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The reliability and quality of YouTube videos as a source of public health information regarding COVID-19 vaccination: cross-sectional study

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Title: The reliability and quality of YouTube videos as a source of public health information regarding COVID-19 vaccination: cross-sectional study
Authors: Chan, C
Sounderajah, V
Daniels, E
Acharya, A
Clarke, J
Yalamanchili, S
Normahani, P
Markar, S
Ashrafian, H
Darzi, A
Item Type: Journal Article
Abstract: Background: Recent emergency authorization and rollout of COVID-19 vaccines by regulatory bodies has generated global attention. As the most popular video-sharing platform globally, YouTube is a potent medium for the dissemination of key public health information. Understanding the nature of available content regarding COVID-19 vaccination on this widely used platform is of substantial public health interest. Objective: This study aimed to evaluate the reliability and quality of information on COVID-19 vaccination in YouTube videos. Methods: In this cross-sectional study, the phrases “coronavirus vaccine” and “COVID-19 vaccine” were searched on the UK version of YouTube on December 10, 2020. The 200 most viewed videos of each search were extracted and screened for relevance and English language. Video content and characteristics were extracted and independently rated against Health on the Net Foundation Code of Conduct and DISCERN quality criteria for consumer health information by 2 authors. Results: Forty-eight videos, with a combined total view count of 30,100,561, were included in the analysis. Topics addressed comprised the following: vaccine science (n=18, 58%), vaccine trials (n=28, 58%), side effects (n=23, 48%), efficacy (n=17, 35%), and manufacturing (n=8, 17%). Ten (21%) videos encouraged continued public health measures. Only 2 (4.2%) videos made nonfactual claims. The content of 47 (98%) videos was scored to have low (n=27, 56%) or moderate (n=20, 42%) adherence to Health on the Net Foundation Code of Conduct principles. Median overall DISCERN score per channel type ranged from 40.3 (IQR 34.8-47.0) to 64.3 (IQR 58.5-66.3). Educational channels produced by both medical and nonmedical professionals achieved significantly higher DISCERN scores than those of other categories. The highest median DISCERN scores were achieved by educational videos produced by medical professionals (64.3, IQR 58.5-66.3) and the lowest median scores by independent users (18, IQR 18-20). Conclusions: The overall quality and reliability of information on COVID-19 vaccines on YouTube remains poor. Videos produced by educational channels, especially by medical professionals, were higher in quality and reliability than those produced by other sources, including health-related organizations. Collaboration between health-related organizations and established medical and educational YouTube content producers provides an opportunity for the dissemination of high-quality information on COVID-19 vaccination. Such collaboration holds potential as a rapidly implementable public health intervention aiming to engage a wide audience and increase public vaccination awareness and knowledge.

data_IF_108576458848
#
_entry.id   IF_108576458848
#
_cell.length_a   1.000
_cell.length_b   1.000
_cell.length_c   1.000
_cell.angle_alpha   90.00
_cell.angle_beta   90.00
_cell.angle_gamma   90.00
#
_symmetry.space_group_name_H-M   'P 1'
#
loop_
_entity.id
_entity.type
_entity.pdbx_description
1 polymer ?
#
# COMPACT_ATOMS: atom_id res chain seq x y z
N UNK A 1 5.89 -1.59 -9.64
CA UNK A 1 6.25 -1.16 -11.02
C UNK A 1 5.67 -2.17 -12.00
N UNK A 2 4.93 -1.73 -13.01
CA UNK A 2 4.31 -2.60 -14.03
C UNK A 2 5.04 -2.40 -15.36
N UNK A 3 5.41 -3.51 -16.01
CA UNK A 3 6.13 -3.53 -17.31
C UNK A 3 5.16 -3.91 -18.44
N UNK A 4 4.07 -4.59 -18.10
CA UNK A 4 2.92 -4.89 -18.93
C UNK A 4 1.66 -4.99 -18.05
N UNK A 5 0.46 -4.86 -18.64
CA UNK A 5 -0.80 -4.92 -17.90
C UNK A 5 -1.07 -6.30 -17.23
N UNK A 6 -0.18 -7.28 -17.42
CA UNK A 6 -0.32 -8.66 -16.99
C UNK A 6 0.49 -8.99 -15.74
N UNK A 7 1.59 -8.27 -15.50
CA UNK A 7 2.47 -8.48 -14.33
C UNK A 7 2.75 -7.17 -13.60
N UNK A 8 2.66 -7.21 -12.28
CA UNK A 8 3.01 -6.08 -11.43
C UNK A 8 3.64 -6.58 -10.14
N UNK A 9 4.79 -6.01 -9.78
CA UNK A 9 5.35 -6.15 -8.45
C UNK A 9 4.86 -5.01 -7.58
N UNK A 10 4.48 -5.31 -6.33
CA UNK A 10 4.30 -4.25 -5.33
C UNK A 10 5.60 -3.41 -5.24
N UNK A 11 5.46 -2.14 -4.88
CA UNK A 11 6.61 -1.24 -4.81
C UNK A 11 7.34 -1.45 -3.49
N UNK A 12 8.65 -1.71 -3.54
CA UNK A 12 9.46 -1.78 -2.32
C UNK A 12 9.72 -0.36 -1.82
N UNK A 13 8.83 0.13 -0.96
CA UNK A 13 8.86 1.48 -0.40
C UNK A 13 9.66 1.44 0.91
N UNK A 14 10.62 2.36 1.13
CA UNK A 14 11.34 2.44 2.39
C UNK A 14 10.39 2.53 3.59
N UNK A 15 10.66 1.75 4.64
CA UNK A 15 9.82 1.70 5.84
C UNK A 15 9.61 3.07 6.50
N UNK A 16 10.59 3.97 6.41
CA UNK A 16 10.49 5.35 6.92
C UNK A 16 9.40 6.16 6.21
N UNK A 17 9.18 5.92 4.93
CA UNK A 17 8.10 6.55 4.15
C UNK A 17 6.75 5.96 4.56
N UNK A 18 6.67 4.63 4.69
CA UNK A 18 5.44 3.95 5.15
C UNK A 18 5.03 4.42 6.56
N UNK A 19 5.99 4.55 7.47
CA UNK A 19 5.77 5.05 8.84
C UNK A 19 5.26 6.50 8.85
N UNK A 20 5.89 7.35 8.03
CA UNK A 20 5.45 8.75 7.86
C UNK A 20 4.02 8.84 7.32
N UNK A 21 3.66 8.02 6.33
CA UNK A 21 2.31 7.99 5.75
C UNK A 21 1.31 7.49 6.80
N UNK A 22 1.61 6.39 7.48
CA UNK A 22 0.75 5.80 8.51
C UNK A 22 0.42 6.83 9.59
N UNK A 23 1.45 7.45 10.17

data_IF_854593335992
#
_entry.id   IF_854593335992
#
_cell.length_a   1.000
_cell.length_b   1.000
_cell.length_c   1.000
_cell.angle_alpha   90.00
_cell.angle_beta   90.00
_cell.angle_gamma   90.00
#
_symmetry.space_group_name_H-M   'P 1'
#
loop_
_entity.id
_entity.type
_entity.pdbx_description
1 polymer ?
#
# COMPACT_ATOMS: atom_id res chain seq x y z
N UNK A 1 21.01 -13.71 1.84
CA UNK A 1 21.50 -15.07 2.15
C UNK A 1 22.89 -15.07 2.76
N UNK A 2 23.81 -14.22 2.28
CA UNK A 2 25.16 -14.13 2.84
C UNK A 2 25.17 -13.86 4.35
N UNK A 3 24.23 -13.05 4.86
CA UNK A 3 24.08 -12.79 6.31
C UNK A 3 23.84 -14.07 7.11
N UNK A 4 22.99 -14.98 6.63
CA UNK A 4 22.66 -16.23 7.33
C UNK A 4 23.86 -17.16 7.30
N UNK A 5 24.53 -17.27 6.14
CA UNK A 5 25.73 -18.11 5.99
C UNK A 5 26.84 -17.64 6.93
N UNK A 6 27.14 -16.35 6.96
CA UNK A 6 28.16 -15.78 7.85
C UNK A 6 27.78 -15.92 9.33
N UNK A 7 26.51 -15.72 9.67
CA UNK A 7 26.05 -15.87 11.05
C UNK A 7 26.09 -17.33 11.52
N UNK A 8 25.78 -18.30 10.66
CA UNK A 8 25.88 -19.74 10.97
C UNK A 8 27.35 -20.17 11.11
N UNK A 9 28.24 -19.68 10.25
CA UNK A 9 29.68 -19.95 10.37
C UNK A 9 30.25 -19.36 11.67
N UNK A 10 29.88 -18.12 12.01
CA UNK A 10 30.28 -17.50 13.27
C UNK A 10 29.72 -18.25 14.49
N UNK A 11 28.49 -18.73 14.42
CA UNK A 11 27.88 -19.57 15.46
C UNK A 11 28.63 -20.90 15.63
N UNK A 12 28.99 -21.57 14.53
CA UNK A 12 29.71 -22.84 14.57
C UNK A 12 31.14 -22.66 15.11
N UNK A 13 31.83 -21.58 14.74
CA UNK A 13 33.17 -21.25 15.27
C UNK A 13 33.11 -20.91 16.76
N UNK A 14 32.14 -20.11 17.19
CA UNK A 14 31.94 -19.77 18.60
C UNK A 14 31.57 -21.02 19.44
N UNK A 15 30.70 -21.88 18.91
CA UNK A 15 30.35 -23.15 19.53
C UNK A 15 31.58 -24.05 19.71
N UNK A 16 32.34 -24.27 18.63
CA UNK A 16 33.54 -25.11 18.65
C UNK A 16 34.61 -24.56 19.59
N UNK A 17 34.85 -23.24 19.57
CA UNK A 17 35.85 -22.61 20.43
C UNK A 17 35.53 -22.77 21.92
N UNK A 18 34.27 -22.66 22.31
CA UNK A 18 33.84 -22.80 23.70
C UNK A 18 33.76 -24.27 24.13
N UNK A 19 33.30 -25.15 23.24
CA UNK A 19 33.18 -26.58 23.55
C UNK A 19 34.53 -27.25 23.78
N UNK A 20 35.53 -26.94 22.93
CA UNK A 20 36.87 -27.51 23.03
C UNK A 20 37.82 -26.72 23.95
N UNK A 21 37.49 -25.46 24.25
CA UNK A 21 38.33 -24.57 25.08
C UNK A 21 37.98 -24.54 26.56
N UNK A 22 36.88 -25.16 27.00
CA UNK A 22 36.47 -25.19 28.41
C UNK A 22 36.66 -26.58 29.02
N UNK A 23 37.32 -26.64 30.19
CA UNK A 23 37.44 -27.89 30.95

Issue Date: 8-Jul-2021
Date of Acceptance: 21-May-2021
URI: http://hdl.handle.net/10044/1/88939
DOI: 10.2196/29942
ISSN: 2369-2960
Publisher: JMIR Publications
Journal / Book Title: JMIR Public Health and Surveillance
Volume: 7
Issue: 7
Copyright Statement: ©Calvin Chan, Viknesh Sounderajah, Elisabeth Daniels, Amish Acharya, Jonathan Clarke, Seema Yalamanchili, Pasha Normahani,Sheraz Markar, Hutan Ashrafian, Ara Darzi. Originally published in JMIR Public Health and Surveillance(https://publichealth.jmir.org), 08.07.2021. This is an open-access article distributed under the terms of the Creative Commons Attribution License (https://creativecommons.org/licenses/by/4.0/), which permits unrestricted use, distribution, and reproductionin any medium, provided the original work, first published in JMIR Public Health and Surveillance, is properly cited. The complete bibliographic information, a link to the original publication on https://publichealth.jmir.org, as well as this copyright and licenseinformation must be included.
Sponsor/Funder: National Institute of Health Research
Keywords: COVID-19
public health
social media
web-based health information
COVID-19 Vaccines
Consumer Health Information
Cross-Sectional Studies
Information Dissemination
Public Health
Reproducibility of Results
Social Media
United Kingdom
Video Recording
Cross-Sectional Studies
Reproducibility of Results
Information Dissemination
Public Health
Video Recording
Consumer Health Information
Social Media
United Kingdom
COVID-19 Vaccines
Publication Status: Published
Article Number: ARTN e29942
Online Publication Date: 2021-05-21
Appears in Collections:Department of Surgery and Cancer
Applied Mathematics and Mathematical Physics
Faculty of Medicine
Institute of Global Health Innovation
Imperial College London COVID-19
Faculty of Natural Sciences

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